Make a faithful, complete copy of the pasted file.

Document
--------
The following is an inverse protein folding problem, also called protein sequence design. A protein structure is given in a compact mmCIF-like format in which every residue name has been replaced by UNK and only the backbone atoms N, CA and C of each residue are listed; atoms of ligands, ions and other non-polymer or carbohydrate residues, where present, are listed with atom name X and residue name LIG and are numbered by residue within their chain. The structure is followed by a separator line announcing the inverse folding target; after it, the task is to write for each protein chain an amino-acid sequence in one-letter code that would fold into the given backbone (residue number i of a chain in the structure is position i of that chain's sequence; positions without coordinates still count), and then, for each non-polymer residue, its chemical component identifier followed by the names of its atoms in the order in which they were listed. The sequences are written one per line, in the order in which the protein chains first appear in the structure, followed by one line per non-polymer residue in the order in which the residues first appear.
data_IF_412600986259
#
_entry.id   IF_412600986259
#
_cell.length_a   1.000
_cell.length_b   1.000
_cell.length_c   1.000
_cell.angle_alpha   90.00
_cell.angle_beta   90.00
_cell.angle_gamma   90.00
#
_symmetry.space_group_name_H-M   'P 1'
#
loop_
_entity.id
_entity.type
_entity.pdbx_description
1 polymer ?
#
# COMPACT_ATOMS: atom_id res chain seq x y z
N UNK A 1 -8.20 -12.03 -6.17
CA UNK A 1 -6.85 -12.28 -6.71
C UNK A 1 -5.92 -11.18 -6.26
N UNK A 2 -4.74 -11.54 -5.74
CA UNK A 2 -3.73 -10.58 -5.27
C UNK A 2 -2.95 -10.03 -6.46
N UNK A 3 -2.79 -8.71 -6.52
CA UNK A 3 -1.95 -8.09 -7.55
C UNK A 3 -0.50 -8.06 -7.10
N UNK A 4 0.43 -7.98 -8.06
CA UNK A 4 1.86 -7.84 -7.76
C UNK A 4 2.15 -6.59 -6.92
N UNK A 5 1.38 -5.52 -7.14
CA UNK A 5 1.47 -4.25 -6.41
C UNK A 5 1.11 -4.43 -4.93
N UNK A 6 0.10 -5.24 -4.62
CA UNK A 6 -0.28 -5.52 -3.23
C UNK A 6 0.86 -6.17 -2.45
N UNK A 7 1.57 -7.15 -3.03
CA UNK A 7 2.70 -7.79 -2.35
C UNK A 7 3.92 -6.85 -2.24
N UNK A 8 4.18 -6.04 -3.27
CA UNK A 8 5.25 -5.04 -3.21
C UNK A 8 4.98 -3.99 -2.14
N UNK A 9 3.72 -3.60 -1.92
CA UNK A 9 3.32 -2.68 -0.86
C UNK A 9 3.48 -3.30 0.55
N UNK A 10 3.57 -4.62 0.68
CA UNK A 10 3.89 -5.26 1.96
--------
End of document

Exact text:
The following is an inverse protein folding problem, also called protein sequence design. A protein structure is given in a compact mmCIF-like format in which every residue name has been replaced by UNK and only the backbone atoms N, CA and C of each residue are listed; atoms of ligands, ions and other non-polymer or carbohydrate residues, where present, are listed with atom name X and residue name LIG and are numbered by residue within their chain. The structure is followed by a separator line announcing the inverse folding target; after it, the task is to write for each protein chain an amino-acid sequence in one-letter code that would fold into the given backbone (residue number i of a chain in the structure is position i of that chain's sequence; positions without coordinates still count), and then, for each non-polymer residue, its chemical component identifier followed by the names of its atoms in the order in which they were listed. The sequences are written one per line, in the order in which the protein chains first appear in the structure, followed by one line per non-polymer residue in the order in which the residues first appear.
data_IF_412600986259
#
_entry.id   IF_412600986259
#
_cell.length_a   1.000
_cell.length_b   1.000
_cell.length_c   1.000
_cell.angle_alpha   90.00
_cell.angle_beta   90.00
_cell.angle_gamma   90.00
#
_symmetry.space_group_name_H-M   'P 1'
#
loop_
_entity.id
_entity.type
_entity.pdbx_description
1 polymer ?
#
# COMPACT_ATOMS: atom_id res chain seq x y z
N UNK A 1 -8.20 -12.03 -6.17
CA UNK A 1 -6.85 -12.28 -6.71
C UNK A 1 -5.92 -11.18 -6.26
N UNK A 2 -4.74 -11.54 -5.74
CA UNK A 2 -3.73 -10.58 -5.27
C UNK A 2 -2.95 -10.03 -6.46
N UNK A 3 -2.79 -8.71 -6.52
CA UNK A 3 -1.95 -8.09 -7.55
C UNK A 3 -0.50 -8.06 -7.10
N UNK A 4 0.43 -7.98 -8.06
CA UNK A 4 1.86 -7.84 -7.76
C UNK A 4 2.15 -6.59 -6.92
N UNK A 5 1.38 -5.52 -7.14
CA UNK A 5 1.47 -4.25 -6.41
C UNK A 5 1.11 -4.43 -4.93
N UNK A 6 0.10 -5.24 -4.62
CA UNK A 6 -0.28 -5.52 -3.23
C UNK A 6 0.86 -6.17 -2.45
N UNK A 7 1.57 -7.15 -3.03
CA UNK A 7 2.70 -7.79 -2.35
C UNK A 7 3.92 -6.85 -2.24
N UNK A 8 4.18 -6.04 -3.27
CA UNK A 8 5.25 -5.04 -3.21
C UNK A 8 4.98 -3.99 -2.14
N UNK A 9 3.72 -3.60 -1.92
CA UNK A 9 3.32 -2.68 -0.86
C UNK A 9 3.48 -3.30 0.55
N UNK A 10 3.57 -4.62 0.68
CA UNK A 10 3.89 -5.26 1.96